The bill has support from the two largest political parties, the ruling Liberal Democratic Party and the Constitutional Democratic Party.
The bill, formally known as the Law Concerning the Promotion of Business Activities Related to the Exploration and Development of Space Resources, grants Japanese companies permission to prospect for, extract and use various space resources. Companies that wish to do so must first obtain permission from the Japanese government.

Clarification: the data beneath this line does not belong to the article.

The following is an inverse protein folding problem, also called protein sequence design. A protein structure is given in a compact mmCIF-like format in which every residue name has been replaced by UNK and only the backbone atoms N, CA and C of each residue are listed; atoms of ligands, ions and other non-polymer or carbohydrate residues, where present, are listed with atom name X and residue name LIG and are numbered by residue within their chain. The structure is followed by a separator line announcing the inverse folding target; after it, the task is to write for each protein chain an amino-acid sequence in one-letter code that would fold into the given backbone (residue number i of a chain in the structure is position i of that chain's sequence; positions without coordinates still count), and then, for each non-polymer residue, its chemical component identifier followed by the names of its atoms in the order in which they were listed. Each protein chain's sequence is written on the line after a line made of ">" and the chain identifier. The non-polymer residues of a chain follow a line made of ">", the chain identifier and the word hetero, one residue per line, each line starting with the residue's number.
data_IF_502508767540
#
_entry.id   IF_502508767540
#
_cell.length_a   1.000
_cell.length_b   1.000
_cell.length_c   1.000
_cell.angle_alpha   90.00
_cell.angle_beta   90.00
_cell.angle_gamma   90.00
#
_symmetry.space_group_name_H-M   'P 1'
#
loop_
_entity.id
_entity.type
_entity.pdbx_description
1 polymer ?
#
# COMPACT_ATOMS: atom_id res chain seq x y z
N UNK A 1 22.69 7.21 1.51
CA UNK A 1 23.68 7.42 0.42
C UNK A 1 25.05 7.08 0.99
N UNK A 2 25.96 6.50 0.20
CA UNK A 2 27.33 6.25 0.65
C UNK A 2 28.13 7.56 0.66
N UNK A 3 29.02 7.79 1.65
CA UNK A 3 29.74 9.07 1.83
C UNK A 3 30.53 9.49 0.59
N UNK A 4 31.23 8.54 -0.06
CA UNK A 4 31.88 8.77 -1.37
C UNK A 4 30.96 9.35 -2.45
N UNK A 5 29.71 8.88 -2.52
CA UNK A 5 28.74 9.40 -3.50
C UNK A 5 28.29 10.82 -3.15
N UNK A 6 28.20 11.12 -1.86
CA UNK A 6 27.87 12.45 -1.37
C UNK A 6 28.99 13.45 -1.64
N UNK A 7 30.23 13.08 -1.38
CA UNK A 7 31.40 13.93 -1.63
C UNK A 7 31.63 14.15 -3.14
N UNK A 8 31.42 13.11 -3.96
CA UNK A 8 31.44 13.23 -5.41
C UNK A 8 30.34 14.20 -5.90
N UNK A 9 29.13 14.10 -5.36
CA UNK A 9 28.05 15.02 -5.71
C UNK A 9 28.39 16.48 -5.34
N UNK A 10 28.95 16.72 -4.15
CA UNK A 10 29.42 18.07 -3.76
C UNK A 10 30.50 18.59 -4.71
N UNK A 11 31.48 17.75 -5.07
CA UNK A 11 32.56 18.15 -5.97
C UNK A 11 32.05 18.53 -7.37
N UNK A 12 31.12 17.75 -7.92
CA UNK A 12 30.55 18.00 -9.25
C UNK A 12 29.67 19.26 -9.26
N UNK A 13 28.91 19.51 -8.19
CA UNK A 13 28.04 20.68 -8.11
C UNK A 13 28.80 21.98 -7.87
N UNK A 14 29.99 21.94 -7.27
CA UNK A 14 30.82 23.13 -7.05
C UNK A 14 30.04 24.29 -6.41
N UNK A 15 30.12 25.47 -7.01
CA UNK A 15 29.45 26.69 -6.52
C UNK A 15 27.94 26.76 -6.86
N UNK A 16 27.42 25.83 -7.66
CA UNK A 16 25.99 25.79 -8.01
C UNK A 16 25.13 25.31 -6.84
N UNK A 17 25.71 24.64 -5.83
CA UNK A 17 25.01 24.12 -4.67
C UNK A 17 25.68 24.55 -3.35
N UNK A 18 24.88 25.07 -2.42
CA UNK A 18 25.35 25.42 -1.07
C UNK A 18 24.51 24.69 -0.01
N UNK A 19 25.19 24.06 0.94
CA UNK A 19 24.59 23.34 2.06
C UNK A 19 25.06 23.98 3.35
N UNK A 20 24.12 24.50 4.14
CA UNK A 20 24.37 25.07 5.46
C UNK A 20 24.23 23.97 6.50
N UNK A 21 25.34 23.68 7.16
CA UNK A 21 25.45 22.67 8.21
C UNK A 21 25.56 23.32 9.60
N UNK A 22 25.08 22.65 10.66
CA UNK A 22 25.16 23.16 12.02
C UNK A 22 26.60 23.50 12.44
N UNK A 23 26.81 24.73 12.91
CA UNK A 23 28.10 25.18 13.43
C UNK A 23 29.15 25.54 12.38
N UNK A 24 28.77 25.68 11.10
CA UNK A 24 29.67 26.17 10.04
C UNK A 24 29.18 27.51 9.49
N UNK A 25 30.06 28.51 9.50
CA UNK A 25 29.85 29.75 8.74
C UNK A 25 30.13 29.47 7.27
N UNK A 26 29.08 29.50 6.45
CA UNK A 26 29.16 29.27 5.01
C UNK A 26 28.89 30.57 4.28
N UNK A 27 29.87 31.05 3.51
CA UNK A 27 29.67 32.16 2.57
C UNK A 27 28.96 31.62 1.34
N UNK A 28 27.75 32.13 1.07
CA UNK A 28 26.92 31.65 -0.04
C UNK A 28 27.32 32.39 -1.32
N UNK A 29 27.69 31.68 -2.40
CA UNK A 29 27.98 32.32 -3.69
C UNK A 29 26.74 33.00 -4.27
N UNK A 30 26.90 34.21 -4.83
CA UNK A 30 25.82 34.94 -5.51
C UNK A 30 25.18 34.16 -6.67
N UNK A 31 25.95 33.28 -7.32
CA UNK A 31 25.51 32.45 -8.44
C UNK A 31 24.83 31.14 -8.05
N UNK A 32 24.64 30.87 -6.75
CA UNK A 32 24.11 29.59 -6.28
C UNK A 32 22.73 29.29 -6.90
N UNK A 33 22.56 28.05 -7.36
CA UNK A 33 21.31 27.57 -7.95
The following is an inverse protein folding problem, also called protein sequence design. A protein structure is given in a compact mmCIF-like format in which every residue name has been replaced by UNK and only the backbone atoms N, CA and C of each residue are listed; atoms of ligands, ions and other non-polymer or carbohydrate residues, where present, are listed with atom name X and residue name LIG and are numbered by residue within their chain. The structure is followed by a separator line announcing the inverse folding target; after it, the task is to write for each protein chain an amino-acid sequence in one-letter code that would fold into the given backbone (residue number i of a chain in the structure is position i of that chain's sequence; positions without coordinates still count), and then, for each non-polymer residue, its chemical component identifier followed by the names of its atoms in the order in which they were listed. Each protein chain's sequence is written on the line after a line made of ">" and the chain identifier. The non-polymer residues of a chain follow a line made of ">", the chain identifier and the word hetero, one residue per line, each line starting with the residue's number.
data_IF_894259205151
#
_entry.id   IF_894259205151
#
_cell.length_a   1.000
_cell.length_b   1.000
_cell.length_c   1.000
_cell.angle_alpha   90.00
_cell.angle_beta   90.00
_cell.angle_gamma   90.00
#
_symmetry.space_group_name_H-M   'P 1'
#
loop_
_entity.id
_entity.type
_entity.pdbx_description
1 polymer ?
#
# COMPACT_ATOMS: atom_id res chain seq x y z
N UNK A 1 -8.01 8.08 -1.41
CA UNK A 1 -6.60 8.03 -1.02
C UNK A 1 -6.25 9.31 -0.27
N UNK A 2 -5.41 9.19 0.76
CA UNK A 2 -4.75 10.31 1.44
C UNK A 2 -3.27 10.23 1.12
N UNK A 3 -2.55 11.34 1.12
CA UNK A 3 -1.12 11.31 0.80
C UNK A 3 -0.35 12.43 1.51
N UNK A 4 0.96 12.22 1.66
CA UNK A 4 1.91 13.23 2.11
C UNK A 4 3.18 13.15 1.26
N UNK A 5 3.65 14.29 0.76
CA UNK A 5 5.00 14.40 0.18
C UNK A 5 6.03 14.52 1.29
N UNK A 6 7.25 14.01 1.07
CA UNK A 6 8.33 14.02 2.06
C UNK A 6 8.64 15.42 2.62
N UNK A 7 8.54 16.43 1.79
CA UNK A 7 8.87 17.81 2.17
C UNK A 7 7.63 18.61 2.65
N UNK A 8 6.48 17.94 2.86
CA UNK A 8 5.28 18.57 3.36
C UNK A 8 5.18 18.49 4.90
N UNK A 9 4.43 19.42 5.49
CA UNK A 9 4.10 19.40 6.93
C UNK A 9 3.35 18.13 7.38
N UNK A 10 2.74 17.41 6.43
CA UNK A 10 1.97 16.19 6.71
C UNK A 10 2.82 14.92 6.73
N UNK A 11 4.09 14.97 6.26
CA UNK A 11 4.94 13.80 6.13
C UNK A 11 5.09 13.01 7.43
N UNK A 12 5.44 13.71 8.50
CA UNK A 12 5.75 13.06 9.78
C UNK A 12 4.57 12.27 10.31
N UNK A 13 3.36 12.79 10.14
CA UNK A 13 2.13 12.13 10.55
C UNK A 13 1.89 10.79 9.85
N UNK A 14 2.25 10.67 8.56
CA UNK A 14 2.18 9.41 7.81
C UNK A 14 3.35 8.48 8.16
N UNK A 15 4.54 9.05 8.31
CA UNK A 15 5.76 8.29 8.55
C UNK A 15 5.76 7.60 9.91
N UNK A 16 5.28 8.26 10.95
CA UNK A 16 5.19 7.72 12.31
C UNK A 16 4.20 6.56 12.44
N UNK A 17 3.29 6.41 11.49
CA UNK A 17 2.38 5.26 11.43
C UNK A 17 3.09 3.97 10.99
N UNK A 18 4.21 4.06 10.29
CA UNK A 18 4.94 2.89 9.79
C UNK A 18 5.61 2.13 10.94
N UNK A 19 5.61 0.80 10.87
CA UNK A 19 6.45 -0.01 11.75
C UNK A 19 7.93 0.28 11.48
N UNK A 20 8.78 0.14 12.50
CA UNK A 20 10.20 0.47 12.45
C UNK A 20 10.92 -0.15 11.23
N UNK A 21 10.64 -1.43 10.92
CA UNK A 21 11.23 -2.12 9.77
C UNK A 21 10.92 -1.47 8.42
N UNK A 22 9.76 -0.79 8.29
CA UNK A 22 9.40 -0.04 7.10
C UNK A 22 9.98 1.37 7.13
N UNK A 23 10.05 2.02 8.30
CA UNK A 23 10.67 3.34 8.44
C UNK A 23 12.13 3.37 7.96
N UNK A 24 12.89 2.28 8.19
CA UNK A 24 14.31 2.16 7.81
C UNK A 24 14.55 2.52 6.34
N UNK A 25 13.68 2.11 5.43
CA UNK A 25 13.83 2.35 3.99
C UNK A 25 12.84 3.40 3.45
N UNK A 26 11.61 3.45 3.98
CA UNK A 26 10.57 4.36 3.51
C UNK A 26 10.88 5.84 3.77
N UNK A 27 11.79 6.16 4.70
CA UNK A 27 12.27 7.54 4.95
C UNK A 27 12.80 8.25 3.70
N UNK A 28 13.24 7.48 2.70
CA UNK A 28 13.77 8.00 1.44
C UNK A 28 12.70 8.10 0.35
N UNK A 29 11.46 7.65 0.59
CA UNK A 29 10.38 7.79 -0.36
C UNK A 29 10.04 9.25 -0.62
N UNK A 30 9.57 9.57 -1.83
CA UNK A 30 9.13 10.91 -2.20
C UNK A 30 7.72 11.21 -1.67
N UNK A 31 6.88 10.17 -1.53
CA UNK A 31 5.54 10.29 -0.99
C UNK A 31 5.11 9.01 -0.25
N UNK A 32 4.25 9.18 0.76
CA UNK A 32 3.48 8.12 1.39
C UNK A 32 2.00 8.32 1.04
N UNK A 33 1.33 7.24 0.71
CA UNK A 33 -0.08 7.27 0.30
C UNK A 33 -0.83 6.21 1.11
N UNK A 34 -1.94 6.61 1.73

“We enthusiastically support the passage of Japan’s space resources law and applaud the nonpartisan parliamentary group of diet members for taking a swift action to lead the world in this endeavor,” Takeshi Hakamada, chief executive of Ispace, a Tokyo-based lunar lander company, said in a statement.
Japan’s legislation is similar to provisions in the Commercial Space Launch Competitiveness Act, passed by the U.S. Congress and signed into law by President Obama in 2015. That law grants U.S. companies rights to resources that they extract. Luxembourg and the United Arab Emirates have since passed similar legislation.
As it was reported earlier, the US-Ukrainian company Firefly Aerospace, co-founded by Ukrainian businessman Max Polyakov, has signed a contract with Elon Musk’s SpaceX company to launch its Blue Ghost lunar lander in 2023.